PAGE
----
Peter gives a great confession. But he very shortly erases all that he said. When Jesus tells the disciples all what it really means to be the Christ, Peter reacts outside of his clear confession.

From that time Jesus began to show his disciples that he must go to Jerusalem and suffer many things from the elders and chief priests and scribes, and be killed, and on the third day be raised. And Peter took him aside and began to rebuke him, saying, “Far be it from you, Lord! This shall never happen to you.” But he turned and said to Peter, “Get behind me, Satan! You are a hindrance to me. For you are not setting your mind on the things of God, but on the things of man.” (Matthew 16:21-23 ESV)

Jesus sets Peter in his place. It’s as if he says, “You’ve forgotten what you just confessed. You are off topic. You’ve got something else at the center instead of me, and my life, death and resurrection, all that I have come to do. You are listening to Satan speaking to your heart instead of the Holy Spirit that spoke in your confession before. Get back on track. I am at the center. Confess me again as the Christ. Keep clear what I have come to do for you.”

But we are no different than Peter. Life happens. Stuff happens. Roofs leak. There are bills to pay. Pastors come and go. Long faithful members die. As the community shrinks attendance declines. Families fight and struggle for power. We worry and fret about survival. And our confession evaporates in a cloud of trouble. Jesus is not at the center anymore. So our Lord Jesus rebukes us. “Get behind me Satan. You are not setting your mind on the things of God, but instead the things of man have been put at the center.”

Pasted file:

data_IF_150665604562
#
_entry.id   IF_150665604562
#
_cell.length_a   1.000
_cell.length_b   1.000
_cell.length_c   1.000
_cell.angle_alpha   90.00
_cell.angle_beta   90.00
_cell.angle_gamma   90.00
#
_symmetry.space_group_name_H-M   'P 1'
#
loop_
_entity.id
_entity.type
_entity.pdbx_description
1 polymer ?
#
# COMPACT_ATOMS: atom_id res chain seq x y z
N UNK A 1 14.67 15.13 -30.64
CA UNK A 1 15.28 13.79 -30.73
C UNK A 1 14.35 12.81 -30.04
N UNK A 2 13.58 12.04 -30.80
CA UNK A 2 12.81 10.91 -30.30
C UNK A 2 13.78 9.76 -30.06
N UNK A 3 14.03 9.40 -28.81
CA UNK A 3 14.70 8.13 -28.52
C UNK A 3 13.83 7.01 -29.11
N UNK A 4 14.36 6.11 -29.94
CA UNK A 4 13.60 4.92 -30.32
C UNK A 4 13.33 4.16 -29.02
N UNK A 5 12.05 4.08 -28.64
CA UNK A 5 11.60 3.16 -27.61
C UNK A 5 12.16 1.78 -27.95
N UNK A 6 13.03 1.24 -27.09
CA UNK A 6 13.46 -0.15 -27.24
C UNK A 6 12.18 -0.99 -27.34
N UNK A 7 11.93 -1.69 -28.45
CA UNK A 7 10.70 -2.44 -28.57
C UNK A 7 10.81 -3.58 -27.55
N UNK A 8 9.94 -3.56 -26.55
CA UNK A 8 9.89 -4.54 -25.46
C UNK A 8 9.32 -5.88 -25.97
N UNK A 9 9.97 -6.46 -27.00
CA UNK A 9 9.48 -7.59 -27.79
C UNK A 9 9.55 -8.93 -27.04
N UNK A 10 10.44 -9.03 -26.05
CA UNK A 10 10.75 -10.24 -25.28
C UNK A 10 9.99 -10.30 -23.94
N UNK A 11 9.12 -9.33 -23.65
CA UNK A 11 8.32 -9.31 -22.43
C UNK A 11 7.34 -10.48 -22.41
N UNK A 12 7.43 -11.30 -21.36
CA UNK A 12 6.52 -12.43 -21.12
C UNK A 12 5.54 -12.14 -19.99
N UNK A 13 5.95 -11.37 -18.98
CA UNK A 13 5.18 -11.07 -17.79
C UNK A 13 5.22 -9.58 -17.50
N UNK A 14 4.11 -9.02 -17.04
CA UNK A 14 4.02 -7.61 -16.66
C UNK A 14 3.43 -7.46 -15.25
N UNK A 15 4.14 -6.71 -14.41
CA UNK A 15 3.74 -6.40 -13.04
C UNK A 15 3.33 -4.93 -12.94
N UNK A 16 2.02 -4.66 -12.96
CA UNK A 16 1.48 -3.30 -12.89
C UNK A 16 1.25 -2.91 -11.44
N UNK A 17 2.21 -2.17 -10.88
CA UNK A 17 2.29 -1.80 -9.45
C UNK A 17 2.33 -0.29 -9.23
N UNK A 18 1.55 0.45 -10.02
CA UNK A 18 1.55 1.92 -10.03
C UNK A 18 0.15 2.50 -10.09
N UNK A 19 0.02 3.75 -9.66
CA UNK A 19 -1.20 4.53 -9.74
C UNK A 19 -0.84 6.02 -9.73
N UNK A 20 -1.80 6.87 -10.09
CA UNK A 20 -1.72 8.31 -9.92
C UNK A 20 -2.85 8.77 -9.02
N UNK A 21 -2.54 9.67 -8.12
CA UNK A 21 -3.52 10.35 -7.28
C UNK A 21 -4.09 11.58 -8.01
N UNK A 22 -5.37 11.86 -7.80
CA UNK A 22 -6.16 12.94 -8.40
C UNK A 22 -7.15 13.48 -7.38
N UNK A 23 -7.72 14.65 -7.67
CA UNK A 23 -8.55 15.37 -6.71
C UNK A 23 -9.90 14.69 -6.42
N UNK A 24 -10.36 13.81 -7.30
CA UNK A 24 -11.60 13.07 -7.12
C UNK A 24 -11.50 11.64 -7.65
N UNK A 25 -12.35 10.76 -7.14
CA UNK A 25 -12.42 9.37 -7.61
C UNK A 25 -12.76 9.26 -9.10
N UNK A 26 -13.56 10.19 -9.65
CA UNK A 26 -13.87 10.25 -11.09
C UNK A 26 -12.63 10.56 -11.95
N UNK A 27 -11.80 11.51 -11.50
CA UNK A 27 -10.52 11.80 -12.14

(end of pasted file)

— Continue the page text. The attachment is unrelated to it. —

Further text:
Jesus puts us in our place. “You’ve forgotten what you just confessed. You are off topic. You’ve got something else at the center instead of me, and my life, death and resurrection. You are listening to Satan speaking to your heart instead of the Holy Spirit that spoke in your confession before. Get back on track. I am at the center. Confess me as the Christ. Keep clear what I have come to do for you.”

How do we survive at such criticism? How do we react to God’s Word that convicts us of our sin? It is all in the confession. It is in the answer to the question, “Who is Jesus?”

Jesus is the Christ, the Son of the Living God, come into the world to bring us forgiveness of sin. This isn’t some un-practical, un-revelevant thing. You and I are sinful. We tend push Jesus out of the center. We do it not only as the church, but also in our personal lives. As we just heard:

“… we have sinned in thought, word and deed, and that we cannot free ourselves from our sinful condition.” (Divine Service, Setting Four, LSB, p. 203)

Life happens. Stuff happens. Our sin comes to the surface again and again. We pay for it over and over again; broken church, broken lives, broken promises, and broken friendships. It never ends as long as we live. We cannot free ourselves. And more than that, when we die in our sin, without faith in Jesus, there is only eternal punishment. There is nothing more relevant, more important than the message spoken by Peter, “Jesus, you are the Christ, the son of the living God.”